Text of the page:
Rim walkers and watchdogs : the metaphysical dialectics of John Gardner's fiction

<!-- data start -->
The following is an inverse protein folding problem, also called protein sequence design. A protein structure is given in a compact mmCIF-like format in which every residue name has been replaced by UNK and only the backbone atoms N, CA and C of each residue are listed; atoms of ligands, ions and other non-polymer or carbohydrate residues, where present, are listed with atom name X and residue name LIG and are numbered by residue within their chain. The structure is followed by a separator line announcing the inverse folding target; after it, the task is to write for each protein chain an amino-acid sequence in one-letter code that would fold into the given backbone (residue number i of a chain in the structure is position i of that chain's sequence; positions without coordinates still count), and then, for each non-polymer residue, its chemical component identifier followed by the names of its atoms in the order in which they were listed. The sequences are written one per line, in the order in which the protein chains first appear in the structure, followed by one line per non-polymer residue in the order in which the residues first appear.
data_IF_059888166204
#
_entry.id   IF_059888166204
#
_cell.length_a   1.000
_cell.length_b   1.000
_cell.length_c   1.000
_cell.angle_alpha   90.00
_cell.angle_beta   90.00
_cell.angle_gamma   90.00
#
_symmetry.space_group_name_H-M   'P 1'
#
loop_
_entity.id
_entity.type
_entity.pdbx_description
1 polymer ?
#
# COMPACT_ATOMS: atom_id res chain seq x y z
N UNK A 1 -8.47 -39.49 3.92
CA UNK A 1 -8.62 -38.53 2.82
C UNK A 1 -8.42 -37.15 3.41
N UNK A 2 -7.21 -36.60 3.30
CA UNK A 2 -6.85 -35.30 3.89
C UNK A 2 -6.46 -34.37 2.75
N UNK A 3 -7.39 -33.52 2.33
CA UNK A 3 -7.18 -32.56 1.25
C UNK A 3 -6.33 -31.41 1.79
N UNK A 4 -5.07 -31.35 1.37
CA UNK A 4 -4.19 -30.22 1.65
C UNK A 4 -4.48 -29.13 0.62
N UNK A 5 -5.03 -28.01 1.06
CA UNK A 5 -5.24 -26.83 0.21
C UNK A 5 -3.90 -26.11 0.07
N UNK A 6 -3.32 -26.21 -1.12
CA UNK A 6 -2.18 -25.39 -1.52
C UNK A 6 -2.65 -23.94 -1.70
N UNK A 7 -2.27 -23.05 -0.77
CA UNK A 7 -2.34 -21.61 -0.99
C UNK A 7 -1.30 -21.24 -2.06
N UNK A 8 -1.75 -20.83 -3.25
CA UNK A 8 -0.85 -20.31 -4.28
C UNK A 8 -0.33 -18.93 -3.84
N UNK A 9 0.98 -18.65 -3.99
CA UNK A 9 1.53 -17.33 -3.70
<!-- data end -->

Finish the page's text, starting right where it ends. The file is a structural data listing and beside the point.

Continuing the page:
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John Gardner writes a fiction of ideas. The expression of metaphysical problems and the exploration of possible solutions dominate the thoughts of the characters and influence their decisions about action. Philosophical questions form the structure of the fiction since Gardner organizes his novels around a dialectical opposition of ontological, epistemological, and ethical stances. The characters tend to experience reality either as ordinary or as extraordinary; they know what is real either by categorization or by immediate intuition; and they act according to either an ethic which is based on the established cultural cannon of values or an ethic which is based on the immediate perception of a particular situation. Rim walkers and watchdogs represent these opposing philosophical stances. The rim walker of the fictions sees himself trapped in a universe beyond understanding, filled with mystery, in which "there are no stable principles." He advocates absolute freedom and action according to the intuitive grasp of what the universe demands at any moment. Watchdogs believe there is a stable system by which reality operates. They uphold the old value structures against time's constant decay and the anarchical, mysterious forces of existence. Since metaphysics takes cognizance of what might be called the deep structure of reality, fiction which presents characters emotionally as well as intellectually grappling with their experiences in terms of their perception of reality demands that the author go beyond an ordinary rendering of experience. Gardner draws on the tradition of the romance and on a special system of imagery to lift his fiction to the level of the extraordinary in order to suggest truths ordinarily out of reach.